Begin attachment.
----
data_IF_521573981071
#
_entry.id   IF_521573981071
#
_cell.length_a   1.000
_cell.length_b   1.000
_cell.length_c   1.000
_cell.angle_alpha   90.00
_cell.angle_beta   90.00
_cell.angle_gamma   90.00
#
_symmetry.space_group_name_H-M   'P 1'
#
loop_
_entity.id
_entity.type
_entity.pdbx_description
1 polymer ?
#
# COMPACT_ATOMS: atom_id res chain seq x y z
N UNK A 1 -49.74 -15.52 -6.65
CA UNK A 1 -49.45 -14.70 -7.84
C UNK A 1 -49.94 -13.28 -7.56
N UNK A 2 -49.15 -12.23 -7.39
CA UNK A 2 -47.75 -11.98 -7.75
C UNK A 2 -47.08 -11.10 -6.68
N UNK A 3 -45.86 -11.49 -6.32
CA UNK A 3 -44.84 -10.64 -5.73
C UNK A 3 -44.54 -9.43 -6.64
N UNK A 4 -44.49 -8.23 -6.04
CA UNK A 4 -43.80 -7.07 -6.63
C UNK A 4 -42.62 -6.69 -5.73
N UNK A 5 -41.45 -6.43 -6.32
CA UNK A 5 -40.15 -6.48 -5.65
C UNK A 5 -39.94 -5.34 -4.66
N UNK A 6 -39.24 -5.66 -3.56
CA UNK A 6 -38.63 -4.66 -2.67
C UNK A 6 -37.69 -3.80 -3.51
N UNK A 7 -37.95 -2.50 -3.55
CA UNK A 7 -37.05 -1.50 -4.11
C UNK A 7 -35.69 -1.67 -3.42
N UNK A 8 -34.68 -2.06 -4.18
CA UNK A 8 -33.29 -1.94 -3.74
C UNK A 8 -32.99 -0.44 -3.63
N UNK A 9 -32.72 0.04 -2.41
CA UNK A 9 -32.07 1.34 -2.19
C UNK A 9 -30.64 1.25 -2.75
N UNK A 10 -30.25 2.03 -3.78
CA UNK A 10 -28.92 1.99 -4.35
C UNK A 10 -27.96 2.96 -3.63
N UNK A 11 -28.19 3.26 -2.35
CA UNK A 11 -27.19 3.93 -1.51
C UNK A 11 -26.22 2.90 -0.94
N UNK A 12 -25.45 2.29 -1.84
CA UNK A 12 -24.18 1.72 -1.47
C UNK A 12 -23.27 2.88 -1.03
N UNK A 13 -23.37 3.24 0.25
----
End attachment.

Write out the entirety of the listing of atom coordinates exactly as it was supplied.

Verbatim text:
data_IF_521573981071
#
_entry.id   IF_521573981071
#
_cell.length_a   1.000
_cell.length_b   1.000
_cell.length_c   1.000
_cell.angle_alpha   90.00
_cell.angle_beta   90.00
_cell.angle_gamma   90.00
#
_symmetry.space_group_name_H-M   'P 1'
#
loop_
_entity.id
_entity.type
_entity.pdbx_description
1 polymer ?
#
# COMPACT_ATOMS: atom_id res chain seq x y z
N UNK A 1 -49.74 -15.52 -6.65
CA UNK A 1 -49.45 -14.70 -7.84
C UNK A 1 -49.94 -13.28 -7.56
N UNK A 2 -49.15 -12.23 -7.39
CA UNK A 2 -47.75 -11.98 -7.75
C UNK A 2 -47.08 -11.10 -6.68
N UNK A 3 -45.86 -11.49 -6.32
CA UNK A 3 -44.84 -10.64 -5.73
C UNK A 3 -44.54 -9.43 -6.64
N UNK A 4 -44.49 -8.23 -6.04
CA UNK A 4 -43.80 -7.07 -6.63
C UNK A 4 -42.62 -6.69 -5.73
N UNK A 5 -41.45 -6.43 -6.32
CA UNK A 5 -40.15 -6.48 -5.65
C UNK A 5 -39.94 -5.34 -4.66
N UNK A 6 -39.24 -5.66 -3.56
CA UNK A 6 -38.63 -4.66 -2.67
C UNK A 6 -37.69 -3.80 -3.51
N UNK A 7 -37.95 -2.50 -3.55
CA UNK A 7 -37.05 -1.50 -4.11
C UNK A 7 -35.69 -1.67 -3.42
N UNK A 8 -34.68 -2.06 -4.18
CA UNK A 8 -33.29 -1.94 -3.74
C UNK A 8 -32.99 -0.44 -3.63
N UNK A 9 -32.72 0.04 -2.41
CA UNK A 9 -32.07 1.34 -2.19
C UNK A 9 -30.64 1.25 -2.75
N UNK A 10 -30.25 2.03 -3.78
CA UNK A 10 -28.92 1.99 -4.35
C UNK A 10 -27.96 2.96 -3.63
N UNK A 11 -28.19 3.26 -2.35
CA UNK A 11 -27.19 3.93 -1.51
C UNK A 11 -26.22 2.90 -0.94
N UNK A 12 -25.45 2.29 -1.84
CA UNK A 12 -24.18 1.72 -1.47
C UNK A 12 -23.27 2.88 -1.03
N UNK A 13 -23.37 3.24 0.25